A few weeks ago, I was thrown for a loop when my son told me he’s applied to graduate a semester early, next January instead of a year from June.
That should be great news, right? But then after a couple days it hit me: I’m living alone now, but then I will be truly alone. My older son hasn’t even visited since he graduated from college.
Since then, it’s occurred to me that it could be worse: He could move back in with me. But my main thinking was that with all due respect, married people who complain about Empty Nest Syndrome don’t have a clue what a *truly* empty nest is like.
So I was having trouble thinking that way, and I’ve written about that already. But I thought it was funny what finally snapped me out of it and had me happy and content and joyful: I cleaned my bathroom!
It was the day before Easter. It was my day off, and I was having a super-productive day. As I cleaned my bathroom, I couldn’t help but notice how *much much much* more pleasant this task was than it used to be when I was married.
There’s a verse in Proverbs about how when the ox is gone, the stable is clean, but from the strength of the ox comes an abundant harvest. Married people reading this, the ox is well worth it! I don’t argue with that for a second.
However, as a single person, with no ox in the stable? Well, why not rejoice in the clean stable?!!
A wise teacher, Christel Nani, has pointed out that a good way to live in the present is to practice gratitude. When you’re thankful for the present, you’re not filled with regret or nostalgia about the past, and you’re not worrying or wishing for the future.
I think besides being grateful, we can actively enjoy things that we won’t be able to do so easily if our circumstances change — like clean the bathroom!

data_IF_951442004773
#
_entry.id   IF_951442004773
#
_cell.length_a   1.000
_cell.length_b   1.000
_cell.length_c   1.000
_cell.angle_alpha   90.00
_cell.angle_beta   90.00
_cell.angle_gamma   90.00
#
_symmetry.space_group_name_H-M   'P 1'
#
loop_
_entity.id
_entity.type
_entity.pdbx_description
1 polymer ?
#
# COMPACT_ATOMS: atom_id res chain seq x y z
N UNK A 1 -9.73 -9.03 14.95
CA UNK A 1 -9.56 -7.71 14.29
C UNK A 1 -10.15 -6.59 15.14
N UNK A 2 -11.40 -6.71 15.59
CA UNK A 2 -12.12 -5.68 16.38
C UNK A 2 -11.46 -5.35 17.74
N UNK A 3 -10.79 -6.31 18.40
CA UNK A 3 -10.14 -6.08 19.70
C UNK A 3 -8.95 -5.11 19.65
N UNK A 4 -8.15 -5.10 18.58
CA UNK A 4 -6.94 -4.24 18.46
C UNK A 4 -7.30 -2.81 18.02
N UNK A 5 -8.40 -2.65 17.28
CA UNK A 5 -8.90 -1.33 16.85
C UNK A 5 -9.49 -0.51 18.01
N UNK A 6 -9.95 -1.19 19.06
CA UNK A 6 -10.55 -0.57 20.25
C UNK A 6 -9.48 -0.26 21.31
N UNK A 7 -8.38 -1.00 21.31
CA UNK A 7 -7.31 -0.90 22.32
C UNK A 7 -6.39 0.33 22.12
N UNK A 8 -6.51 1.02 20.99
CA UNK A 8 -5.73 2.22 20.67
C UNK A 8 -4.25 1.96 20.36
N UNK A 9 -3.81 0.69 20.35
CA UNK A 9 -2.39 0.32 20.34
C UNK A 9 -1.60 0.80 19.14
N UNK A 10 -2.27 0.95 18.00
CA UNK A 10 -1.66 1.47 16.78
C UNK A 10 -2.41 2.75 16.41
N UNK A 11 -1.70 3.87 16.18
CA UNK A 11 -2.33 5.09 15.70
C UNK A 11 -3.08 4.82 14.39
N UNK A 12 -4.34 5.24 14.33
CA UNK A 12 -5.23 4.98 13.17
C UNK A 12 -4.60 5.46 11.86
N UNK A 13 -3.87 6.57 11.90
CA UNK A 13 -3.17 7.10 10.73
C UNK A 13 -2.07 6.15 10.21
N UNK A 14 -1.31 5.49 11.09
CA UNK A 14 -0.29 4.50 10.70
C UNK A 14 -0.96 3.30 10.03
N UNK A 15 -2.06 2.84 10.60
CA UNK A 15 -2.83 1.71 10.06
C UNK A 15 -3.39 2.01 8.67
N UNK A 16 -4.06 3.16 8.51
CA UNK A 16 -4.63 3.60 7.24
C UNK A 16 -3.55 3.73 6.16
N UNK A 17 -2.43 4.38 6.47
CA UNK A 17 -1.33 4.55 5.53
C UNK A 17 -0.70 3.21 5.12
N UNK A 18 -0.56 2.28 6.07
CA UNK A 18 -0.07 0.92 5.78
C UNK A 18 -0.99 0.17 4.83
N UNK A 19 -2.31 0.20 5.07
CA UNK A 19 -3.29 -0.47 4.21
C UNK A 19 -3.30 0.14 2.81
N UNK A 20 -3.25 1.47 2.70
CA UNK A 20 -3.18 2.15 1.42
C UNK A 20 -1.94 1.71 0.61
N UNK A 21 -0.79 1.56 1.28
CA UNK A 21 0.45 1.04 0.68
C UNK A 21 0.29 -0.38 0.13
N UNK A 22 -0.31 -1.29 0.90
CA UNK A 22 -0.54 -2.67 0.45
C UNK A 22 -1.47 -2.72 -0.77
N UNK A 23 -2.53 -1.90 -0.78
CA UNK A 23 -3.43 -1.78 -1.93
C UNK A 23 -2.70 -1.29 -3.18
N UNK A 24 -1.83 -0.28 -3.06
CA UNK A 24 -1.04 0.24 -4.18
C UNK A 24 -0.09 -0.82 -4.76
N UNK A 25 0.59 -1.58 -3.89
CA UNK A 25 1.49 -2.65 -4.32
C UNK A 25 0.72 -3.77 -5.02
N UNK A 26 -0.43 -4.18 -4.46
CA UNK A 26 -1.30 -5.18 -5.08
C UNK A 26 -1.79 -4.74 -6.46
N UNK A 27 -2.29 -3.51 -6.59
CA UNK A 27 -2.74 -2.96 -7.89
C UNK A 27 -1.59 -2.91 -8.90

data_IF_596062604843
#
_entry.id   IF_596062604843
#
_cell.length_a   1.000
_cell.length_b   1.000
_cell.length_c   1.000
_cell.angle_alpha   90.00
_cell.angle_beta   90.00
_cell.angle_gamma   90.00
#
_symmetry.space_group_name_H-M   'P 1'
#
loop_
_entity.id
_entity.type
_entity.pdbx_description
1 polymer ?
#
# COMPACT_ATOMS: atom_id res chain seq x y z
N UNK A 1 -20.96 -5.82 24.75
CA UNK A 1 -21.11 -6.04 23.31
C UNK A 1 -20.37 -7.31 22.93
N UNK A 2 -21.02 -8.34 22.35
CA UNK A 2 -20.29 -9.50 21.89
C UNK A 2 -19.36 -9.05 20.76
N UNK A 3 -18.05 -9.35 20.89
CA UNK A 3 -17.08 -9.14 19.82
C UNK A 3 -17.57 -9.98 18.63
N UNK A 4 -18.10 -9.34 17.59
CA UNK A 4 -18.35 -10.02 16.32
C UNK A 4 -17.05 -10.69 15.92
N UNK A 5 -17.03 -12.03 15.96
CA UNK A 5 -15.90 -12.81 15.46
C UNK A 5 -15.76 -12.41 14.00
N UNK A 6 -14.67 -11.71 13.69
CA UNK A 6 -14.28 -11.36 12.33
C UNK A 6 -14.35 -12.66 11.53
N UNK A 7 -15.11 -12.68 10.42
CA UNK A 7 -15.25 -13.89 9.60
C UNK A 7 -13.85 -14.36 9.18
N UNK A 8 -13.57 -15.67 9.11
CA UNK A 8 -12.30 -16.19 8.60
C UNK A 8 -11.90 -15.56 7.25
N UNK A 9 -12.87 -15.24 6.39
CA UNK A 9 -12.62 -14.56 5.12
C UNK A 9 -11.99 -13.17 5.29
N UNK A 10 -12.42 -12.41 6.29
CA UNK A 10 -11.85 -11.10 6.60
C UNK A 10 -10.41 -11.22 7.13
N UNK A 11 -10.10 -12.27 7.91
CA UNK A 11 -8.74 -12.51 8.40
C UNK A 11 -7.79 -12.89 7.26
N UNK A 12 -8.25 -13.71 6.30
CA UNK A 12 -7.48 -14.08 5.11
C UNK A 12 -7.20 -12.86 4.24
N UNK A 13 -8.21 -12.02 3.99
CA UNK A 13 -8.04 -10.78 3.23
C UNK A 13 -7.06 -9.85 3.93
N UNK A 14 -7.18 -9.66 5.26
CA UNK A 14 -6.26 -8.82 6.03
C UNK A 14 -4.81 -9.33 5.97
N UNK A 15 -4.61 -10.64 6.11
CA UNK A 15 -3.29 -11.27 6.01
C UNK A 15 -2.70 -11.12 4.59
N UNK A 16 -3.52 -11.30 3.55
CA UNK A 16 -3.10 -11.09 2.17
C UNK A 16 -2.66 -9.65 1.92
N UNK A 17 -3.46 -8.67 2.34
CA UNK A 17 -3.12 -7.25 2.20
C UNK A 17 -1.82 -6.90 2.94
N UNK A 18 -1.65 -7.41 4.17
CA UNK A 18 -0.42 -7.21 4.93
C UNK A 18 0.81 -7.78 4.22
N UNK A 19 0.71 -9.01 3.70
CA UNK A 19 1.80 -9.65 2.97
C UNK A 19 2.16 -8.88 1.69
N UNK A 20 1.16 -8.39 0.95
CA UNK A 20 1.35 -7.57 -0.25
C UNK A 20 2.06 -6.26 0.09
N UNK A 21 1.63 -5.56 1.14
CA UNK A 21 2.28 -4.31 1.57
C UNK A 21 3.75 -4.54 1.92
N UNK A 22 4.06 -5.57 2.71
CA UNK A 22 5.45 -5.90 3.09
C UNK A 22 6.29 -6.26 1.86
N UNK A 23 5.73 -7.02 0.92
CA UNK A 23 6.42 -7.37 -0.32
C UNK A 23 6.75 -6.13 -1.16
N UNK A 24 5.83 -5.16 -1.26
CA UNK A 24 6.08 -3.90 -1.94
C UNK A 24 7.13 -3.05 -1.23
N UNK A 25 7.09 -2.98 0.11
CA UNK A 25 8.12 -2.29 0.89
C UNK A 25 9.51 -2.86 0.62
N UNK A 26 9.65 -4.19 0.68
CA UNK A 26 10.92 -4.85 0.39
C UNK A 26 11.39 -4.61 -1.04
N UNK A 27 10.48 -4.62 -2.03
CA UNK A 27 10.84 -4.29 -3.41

Later that same evening, I played Brahm’s Requiem — about Resurrection — and sang along to the alto part. I could sing as loudly as I wished, and it didn’t bother a soul. I could pour out my heart in praise to God, and not worry about bothering anyone.
Today’s my day off, and I decided to enjoy my wonderful lake. I walked around it and took some pictures of the beginning blossoms. I love my condo-by-the-lake. The truth is, if I ever marry again, I will probably want to live somewhere larger. It’s perfect for a single person, and fits my son well when he’s in town — but if my family were bigger, I’d probably want a bigger place.
So I am thankful that *today* I can enjoy the benefits of this wonderful home by taking a walk and enjoying the blossoms.
Tonight, I’m going to go to a gaming group and play some Eurogames. I love doing it, but it does take several hours on a Friday night. I love hanging around super smart people and exercising our brains and having a great time. Tonight I’m looking forward to listening to an audiobook during the long drive there and back, as well.
And the truth is, if I were in a relationship, I might not want to give so much time to this activity I enjoy so much. While I’m single, though? No problem!
A couple of years after my husband left me, someone made the mistake of complaining to me that her husband didn’t give her sex often enough. Oh my, I was angry with her! Please don’t remind me what I’m missing! By the same token, though, married people, it doesn’t hurt to remind yourself that your spouse won’t necessarily always be around. There are some wonderful things about having that person in your life today, even if they aren’t perfect. And who is?
So that’s my reminder to myself for today. To help with contentment — rather than thinking about what you don’t have and wish for, especially look for things you are privileged to enjoy *now* that you won’t necessarily be able to enjoy if your life changes.